Tuesday, February 21, 2012

Rolling Pennies in the Dark - MacKinnon

*This book was an advanced reading copy sent to me, free of charge, for my honest review and opinion.  All comments in this review are the honest opinion of the blogger.

According to his new memoir, Rolling Pennies in the Dark: A Memoir with a Message*, Douglas MacKinnon grew up in inner-city Boston, with stints in various Massachusetts suburbs and New Hampshire towns where rent was cheap. His mother, a nice girl from a dysfunctional family, and his father, a dirtbag from a healthy family, were alcoholics and neglectful parents. MacKinnon, his older brother, and younger sister were left to their own devices to care for themselves. They often went hungry and unclothed. Though they managed to get themselves to school regularly, they were unwashed and unkempt. The other kids were cruel and unforgiving, as often were the nuns and educators.

Despite all of that, MacKinnon manages to become an intelligent adult with a strong sense of survival, a keen sense of morals, and the street smarts of an alley cat.  Upon graduation from high school, and an apparently failed CIA interview, MacKinnon puts his skills towards writing and expressing his points of view (developed from many years with an extended family of political enthusiasts). Seemingly by a fluke (he barely skims this part of his life), he lands a very successful career writing for several presidents (Reagan, Bush Sr.), eventually serving as Director of Communications (press secretary) for Senator Bob Dole.

Douglas MacKinnon is a terrific writer. His experiences as a child are heartbreaking and horrific, though at times a bit unbelievable. A story of his mother shooting at he and his siblings, for example, is hard to fathom particularly because no one was hurt. I have learned however that those terrible occurrences are often the stories that are true.  They fall into the "too-horrible-to-be-made-up" variety.  Yet, MacKinnon offers the information in such a way that the reader not only feels bad, but strives to understand not just what occurred, but why. His work makes you truly think.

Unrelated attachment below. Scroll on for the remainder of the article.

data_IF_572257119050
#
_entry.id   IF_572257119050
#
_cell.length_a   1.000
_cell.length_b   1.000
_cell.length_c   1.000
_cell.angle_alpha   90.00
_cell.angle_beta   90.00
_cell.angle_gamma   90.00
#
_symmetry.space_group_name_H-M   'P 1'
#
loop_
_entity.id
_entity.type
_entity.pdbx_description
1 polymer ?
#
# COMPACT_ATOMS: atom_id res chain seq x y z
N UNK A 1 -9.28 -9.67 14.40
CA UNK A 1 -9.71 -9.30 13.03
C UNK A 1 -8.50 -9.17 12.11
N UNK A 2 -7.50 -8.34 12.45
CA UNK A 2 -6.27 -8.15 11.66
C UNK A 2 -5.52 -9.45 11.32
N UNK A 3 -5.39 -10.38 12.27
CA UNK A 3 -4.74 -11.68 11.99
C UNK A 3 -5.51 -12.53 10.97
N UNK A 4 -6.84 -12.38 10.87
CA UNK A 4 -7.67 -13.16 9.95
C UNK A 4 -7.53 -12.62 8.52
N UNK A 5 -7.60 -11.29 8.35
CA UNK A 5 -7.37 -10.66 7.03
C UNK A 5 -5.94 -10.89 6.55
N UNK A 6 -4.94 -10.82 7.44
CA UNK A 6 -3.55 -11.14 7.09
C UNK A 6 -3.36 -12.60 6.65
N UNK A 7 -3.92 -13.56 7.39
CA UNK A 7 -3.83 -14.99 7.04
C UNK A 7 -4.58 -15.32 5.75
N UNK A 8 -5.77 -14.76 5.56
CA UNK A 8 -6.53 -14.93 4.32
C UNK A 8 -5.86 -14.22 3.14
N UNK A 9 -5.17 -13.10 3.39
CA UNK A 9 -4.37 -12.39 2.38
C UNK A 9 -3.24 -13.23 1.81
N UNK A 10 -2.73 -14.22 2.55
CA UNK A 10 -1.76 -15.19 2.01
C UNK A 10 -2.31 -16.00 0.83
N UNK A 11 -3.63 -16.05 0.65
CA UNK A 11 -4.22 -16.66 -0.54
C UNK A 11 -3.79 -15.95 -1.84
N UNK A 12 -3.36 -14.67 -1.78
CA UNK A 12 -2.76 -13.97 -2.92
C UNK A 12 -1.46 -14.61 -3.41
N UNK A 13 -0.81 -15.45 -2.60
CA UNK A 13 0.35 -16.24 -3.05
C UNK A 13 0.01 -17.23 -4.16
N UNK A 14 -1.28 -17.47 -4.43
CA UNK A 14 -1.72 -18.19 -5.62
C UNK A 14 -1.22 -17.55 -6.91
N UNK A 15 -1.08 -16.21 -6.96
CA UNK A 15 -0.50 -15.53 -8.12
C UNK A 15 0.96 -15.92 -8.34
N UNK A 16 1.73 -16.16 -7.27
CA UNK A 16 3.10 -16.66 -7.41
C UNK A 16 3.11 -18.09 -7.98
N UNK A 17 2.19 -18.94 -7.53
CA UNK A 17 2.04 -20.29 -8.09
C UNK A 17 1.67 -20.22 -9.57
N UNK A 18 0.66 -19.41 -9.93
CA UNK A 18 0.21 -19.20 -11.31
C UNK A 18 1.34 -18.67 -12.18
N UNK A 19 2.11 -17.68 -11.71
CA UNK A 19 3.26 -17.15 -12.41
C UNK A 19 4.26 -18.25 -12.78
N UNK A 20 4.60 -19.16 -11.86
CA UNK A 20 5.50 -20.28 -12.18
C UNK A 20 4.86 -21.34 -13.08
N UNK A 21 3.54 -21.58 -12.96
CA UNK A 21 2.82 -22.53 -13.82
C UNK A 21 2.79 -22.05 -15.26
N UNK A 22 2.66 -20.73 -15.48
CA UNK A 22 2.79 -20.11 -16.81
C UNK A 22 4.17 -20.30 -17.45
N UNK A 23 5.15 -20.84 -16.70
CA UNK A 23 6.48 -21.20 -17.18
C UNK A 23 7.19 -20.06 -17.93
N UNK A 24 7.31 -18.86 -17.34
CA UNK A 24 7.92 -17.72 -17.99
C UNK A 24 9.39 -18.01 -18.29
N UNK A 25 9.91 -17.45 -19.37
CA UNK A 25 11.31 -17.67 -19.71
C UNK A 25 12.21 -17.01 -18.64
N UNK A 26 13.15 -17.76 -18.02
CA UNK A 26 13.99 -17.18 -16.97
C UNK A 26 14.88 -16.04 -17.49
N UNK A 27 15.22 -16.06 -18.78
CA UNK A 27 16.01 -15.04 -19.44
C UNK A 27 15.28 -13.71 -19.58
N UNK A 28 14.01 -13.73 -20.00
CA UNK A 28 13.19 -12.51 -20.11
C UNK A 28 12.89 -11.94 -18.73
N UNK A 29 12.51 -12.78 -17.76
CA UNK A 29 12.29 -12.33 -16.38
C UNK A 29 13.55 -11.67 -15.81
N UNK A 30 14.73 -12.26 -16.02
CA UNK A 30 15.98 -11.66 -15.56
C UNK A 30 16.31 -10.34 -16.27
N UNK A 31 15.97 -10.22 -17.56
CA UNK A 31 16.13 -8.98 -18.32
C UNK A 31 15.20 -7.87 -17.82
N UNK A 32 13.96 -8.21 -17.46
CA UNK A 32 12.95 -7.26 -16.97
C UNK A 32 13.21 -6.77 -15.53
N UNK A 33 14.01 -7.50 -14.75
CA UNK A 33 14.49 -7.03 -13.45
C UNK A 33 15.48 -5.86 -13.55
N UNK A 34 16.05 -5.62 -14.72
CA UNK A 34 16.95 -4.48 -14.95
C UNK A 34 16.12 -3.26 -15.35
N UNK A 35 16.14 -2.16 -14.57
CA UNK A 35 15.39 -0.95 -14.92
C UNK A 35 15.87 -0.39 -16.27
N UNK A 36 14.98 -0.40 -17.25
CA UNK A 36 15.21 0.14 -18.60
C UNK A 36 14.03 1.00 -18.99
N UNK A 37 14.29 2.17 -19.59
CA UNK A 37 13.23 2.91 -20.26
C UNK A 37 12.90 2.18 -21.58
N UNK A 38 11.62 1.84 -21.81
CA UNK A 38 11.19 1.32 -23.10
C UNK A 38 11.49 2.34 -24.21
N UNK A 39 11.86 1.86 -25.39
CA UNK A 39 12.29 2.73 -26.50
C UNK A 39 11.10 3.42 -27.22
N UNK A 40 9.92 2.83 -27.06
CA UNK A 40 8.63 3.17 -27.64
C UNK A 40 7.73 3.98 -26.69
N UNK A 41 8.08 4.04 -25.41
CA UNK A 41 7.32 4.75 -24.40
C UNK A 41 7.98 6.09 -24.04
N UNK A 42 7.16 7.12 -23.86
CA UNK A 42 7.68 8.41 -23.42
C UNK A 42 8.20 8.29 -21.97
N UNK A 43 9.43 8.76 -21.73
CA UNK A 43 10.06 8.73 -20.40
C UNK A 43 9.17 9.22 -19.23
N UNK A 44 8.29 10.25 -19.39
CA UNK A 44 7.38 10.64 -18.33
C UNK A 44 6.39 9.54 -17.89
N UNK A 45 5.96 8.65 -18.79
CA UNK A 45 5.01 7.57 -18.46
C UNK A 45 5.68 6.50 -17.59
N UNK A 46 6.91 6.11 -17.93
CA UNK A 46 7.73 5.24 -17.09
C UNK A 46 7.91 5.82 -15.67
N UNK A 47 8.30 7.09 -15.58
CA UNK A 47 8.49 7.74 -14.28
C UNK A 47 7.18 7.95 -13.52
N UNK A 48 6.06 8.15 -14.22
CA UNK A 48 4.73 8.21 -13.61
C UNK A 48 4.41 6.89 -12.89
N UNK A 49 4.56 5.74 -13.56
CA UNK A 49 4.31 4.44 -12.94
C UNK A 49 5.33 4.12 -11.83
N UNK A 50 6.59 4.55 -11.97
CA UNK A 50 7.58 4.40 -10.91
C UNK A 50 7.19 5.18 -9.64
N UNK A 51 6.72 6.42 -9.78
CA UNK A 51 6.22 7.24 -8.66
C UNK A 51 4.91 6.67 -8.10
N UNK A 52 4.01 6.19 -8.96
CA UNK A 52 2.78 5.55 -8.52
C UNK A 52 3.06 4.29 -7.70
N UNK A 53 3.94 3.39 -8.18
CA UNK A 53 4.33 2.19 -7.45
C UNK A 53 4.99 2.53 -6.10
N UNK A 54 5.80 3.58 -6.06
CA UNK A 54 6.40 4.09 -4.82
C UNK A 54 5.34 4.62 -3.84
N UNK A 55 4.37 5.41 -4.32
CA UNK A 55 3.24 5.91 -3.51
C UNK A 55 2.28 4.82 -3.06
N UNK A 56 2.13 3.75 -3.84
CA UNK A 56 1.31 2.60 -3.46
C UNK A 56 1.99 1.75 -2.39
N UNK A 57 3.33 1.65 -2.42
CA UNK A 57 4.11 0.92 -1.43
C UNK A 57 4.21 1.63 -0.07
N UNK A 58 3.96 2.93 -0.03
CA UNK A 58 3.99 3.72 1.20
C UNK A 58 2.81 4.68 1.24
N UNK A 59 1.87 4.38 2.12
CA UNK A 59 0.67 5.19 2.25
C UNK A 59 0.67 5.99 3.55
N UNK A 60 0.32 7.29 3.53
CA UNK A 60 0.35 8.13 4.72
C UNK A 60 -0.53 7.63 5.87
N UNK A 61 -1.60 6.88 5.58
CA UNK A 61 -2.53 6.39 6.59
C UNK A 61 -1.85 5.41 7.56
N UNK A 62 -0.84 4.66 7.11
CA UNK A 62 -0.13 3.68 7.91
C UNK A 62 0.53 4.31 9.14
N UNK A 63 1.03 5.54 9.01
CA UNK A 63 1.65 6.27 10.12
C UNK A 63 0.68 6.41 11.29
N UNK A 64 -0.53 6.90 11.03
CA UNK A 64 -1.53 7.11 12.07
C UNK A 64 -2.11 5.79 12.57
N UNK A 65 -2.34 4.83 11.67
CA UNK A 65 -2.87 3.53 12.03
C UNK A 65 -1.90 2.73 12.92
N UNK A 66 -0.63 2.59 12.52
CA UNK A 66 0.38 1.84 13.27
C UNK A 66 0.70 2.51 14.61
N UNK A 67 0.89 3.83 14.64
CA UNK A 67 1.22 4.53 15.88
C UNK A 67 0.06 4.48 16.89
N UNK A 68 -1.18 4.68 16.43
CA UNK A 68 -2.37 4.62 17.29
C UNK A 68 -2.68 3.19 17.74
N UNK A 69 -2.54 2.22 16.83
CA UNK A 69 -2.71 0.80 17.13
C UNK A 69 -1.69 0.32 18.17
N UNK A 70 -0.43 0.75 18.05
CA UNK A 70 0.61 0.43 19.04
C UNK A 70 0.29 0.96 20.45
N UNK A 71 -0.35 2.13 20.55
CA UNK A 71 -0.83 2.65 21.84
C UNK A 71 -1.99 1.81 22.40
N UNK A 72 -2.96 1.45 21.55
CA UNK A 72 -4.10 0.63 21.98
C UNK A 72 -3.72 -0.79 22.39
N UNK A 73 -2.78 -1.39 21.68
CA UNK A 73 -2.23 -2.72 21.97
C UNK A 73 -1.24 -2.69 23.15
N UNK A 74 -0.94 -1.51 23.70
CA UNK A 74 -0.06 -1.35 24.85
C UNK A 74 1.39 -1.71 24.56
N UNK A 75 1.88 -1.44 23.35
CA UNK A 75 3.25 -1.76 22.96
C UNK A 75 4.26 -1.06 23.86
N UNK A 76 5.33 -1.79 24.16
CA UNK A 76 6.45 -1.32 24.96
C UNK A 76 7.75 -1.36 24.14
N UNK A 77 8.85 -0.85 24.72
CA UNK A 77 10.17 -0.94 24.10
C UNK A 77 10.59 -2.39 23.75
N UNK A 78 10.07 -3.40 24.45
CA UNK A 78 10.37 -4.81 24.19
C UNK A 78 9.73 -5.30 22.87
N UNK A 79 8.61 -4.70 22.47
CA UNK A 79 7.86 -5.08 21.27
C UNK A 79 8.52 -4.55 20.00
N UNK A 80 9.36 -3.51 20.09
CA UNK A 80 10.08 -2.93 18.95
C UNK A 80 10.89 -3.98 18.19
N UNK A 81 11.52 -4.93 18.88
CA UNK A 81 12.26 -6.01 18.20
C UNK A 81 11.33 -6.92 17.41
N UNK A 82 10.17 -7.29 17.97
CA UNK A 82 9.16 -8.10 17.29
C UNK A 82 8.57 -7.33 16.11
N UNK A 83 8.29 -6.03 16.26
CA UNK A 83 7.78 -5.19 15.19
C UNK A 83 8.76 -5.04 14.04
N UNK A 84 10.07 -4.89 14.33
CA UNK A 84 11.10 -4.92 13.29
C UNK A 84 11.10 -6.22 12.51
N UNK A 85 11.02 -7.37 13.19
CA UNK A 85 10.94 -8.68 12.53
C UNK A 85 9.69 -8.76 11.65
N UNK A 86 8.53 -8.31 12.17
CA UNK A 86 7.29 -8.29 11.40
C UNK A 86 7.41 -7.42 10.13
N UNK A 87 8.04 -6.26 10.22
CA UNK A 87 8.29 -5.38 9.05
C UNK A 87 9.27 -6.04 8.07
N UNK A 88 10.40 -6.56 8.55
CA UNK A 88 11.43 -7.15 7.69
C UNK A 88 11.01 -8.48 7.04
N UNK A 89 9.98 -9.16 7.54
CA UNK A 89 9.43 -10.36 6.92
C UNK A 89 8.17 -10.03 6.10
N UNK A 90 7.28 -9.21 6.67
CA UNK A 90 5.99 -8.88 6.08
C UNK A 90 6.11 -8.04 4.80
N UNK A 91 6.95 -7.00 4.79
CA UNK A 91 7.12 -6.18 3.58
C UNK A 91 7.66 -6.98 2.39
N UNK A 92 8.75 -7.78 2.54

The most unbelievable outcome of his childhood, in my opinion, is the fact that Douglas MacKinnon became a Republican.  Now, I have no interest in debating politics. When this ARC arrived, I was honestly worried I would be bored.  I feel this section was a drawback for the book. I realize that many will read the book especially for this section, but for someone who is either liberal or, perhaps, not at all interested in his political stance (or why Al Gore should have just rolled over and played dead, yes there is a whole chapter about why George Bush Jr. deserved his win) it was a bit unbearable. Thankfully, this section is relatively short. This made the political portion endurable.  

The final portion of the book is, literally, the "message" within the memoir. Again, this section is short, but it is also valuable reading. MacKinnon's points of view are very strongly expressed and, though mildly political (a couple anti-abortion rants, for example), very worth reading. Comments like work hard, don't wait for a handout from others, grow beyond your past and build your own future are well worth sharing. 
As I read the book, the thought that struck me was that this book might actually be great reading for high school and/or college level literature classes! Sadly, the strongly expressed politics might make it hard to see that happening.  Perhaps it is more suited for a civics class.  As a survival story, however, it is wonderful and valuable, a potential classic.

4/5- Great. Push it on your friends and family.